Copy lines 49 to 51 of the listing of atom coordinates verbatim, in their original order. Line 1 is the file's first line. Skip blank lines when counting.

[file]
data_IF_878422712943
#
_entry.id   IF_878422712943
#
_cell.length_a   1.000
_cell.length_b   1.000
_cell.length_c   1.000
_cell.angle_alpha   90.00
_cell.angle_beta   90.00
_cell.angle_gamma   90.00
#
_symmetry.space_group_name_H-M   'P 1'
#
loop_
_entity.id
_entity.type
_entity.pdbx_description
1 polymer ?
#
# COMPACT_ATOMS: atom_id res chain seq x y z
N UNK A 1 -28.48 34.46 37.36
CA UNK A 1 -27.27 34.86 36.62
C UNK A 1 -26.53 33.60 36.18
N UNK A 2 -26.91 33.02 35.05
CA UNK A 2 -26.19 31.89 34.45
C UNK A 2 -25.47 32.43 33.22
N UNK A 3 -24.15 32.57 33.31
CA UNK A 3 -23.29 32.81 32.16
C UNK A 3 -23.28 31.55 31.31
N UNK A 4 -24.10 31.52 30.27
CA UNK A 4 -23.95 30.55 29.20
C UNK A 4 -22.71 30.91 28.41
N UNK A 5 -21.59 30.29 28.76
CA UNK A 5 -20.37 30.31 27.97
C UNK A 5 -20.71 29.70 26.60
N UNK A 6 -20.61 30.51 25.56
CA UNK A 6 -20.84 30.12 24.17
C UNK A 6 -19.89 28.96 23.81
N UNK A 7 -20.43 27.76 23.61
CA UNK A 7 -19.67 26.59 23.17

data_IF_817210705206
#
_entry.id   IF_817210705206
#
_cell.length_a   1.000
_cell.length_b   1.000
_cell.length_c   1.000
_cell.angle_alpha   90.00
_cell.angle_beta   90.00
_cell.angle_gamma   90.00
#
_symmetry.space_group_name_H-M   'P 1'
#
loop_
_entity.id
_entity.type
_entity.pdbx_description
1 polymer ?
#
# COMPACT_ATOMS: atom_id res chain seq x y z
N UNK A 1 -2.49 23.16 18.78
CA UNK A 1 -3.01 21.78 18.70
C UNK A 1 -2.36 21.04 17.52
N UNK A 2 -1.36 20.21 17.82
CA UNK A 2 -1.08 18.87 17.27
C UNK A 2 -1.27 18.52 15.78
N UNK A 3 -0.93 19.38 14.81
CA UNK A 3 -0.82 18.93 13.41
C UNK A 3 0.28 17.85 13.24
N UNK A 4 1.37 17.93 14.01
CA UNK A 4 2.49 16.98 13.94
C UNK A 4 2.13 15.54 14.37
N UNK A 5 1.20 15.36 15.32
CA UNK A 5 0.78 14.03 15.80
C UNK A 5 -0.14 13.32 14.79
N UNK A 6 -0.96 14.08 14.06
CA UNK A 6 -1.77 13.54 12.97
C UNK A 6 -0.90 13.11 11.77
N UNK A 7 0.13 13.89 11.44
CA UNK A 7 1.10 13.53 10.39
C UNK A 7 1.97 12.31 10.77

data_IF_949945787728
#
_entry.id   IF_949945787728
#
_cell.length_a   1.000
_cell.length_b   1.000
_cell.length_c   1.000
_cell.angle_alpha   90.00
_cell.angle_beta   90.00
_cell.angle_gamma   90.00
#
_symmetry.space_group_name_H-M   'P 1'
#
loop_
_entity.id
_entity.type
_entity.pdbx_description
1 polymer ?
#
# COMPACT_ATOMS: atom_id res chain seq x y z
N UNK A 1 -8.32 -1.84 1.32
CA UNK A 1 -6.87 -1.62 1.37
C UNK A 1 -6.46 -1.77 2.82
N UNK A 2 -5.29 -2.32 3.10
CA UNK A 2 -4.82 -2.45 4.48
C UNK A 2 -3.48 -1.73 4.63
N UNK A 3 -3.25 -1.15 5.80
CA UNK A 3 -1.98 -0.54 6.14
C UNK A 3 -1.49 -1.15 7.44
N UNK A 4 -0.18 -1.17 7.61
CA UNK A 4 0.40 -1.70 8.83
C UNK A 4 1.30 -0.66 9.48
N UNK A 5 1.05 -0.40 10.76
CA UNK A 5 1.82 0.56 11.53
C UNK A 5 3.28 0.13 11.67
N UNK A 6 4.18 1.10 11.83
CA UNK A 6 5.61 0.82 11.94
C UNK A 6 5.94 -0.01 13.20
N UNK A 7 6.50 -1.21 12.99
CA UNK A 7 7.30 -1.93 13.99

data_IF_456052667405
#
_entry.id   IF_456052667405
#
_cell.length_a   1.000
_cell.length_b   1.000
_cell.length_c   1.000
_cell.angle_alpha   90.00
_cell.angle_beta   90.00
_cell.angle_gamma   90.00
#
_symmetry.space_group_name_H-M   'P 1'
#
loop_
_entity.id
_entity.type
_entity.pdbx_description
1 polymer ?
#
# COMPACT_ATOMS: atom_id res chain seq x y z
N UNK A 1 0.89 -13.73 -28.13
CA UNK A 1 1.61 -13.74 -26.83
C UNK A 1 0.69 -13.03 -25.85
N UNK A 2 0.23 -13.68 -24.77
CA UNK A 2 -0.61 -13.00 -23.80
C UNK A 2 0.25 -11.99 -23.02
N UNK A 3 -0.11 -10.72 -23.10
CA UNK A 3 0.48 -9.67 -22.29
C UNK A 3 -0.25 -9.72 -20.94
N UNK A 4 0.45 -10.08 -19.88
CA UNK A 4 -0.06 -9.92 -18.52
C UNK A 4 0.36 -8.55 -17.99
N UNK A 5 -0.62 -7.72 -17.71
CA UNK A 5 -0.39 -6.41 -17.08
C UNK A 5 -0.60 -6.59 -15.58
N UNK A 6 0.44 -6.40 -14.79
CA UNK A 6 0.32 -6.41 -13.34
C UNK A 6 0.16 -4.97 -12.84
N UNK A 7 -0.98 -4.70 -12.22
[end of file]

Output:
_cell.angle_beta   90.00
_cell.angle_gamma   90.00
#